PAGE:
Anti-HIV antibody development up to one year after antiretroviral therapy initiation in acute HIV infection.
Early initiation of antiretroviral therapy (ART) in acute HIV infection (AHI) is effective in limiting seeding of the HIV viral reservoir, but little is known about how the resultant decreased antigen load affects long-term antibody development after ART. We report here that Env-specific plasma antibody levels and antibody-dependent cellular cytotoxicity (ADCC) increased during the first 24 weeks of ART and correlated with antibody levels persisting after 48 weeks of ART. Participants treated in AHI stage 1 had lower Env-specific antibodies levels and ADCC activity on ART than those treated later. Importantly, participants who initiated ART after peak viremia in AHI developed elevated cross-clade ADCC responses detectable one year after ART initiation even though clinically undetectable viremia was reached by 24 weeks. These data suggest that there is more germinal center activity in the later stages of AHI and that antibody development continues in the absence of detectable viremia during the first year of suppressive ART. Development of therapeutic interventions that can enhance earlier development of germinal centers in AHI and antibodies after ART initiation could provide important protection against the viral reservoir that is seeded in early treated individuals.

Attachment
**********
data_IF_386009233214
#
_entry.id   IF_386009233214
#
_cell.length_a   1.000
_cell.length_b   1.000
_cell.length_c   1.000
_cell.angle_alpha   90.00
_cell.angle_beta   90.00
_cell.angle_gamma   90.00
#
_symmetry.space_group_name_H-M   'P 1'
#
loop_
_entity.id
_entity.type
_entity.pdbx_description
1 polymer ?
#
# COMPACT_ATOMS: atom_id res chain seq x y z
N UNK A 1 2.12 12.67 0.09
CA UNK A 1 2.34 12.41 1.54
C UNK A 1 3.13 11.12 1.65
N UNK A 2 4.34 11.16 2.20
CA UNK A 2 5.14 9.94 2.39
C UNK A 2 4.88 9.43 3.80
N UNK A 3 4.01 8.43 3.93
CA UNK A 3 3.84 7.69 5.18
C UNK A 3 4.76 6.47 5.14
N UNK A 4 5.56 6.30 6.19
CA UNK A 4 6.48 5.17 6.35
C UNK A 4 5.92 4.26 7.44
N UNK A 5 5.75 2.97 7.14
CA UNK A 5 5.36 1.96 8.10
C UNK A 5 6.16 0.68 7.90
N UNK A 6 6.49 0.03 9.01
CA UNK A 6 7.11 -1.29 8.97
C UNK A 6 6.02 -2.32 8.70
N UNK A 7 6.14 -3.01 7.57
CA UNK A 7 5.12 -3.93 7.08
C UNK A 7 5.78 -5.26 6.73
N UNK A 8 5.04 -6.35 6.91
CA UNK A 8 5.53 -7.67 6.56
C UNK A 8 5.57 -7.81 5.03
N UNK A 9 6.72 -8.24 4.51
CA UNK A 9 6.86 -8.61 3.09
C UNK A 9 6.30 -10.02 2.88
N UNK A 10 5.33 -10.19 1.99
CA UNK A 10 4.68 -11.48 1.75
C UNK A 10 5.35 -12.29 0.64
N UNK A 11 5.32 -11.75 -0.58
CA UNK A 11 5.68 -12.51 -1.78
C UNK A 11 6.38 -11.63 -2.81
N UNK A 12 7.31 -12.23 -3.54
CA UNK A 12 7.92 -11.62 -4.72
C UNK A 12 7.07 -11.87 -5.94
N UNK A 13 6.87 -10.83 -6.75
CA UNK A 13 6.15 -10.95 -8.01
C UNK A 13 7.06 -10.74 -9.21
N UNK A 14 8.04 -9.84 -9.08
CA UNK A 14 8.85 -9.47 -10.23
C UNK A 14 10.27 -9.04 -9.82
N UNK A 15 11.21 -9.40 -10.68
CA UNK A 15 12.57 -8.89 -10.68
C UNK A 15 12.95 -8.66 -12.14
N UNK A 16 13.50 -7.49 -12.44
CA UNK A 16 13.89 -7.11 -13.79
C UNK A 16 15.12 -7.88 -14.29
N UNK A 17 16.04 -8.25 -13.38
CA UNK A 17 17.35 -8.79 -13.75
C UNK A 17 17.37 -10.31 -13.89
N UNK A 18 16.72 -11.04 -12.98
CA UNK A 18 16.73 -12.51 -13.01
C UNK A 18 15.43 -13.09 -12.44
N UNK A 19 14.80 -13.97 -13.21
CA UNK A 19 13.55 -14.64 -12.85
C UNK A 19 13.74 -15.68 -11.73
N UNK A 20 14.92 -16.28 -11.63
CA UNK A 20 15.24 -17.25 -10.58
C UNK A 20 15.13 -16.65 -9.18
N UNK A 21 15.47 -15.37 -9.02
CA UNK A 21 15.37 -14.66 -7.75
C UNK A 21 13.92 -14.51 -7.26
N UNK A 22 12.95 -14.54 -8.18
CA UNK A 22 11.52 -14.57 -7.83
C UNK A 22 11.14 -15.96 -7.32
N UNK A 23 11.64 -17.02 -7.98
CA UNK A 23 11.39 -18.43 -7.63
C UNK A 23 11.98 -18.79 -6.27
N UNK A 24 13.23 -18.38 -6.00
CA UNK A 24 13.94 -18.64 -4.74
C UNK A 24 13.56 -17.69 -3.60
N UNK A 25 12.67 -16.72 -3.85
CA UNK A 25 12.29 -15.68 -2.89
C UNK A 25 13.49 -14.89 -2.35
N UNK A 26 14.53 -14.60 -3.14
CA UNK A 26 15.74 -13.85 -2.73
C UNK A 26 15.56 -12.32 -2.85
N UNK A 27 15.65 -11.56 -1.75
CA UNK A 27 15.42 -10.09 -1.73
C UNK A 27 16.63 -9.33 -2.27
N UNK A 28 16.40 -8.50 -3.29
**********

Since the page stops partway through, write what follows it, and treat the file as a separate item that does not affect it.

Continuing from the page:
Mitchell, Julie L., Justin Pollara, Kenneth Dietze, R Whitney Edwards, Junsuke Nohara, Kombo F. N’guessan, Michelle Zemil, et al. “Anti-HIV antibody development up to one year after antiretroviral therapy initiation in acute HIV infection.” J Clin Invest, November 11, 2021. https://doi.org/10.1172/JCI150937.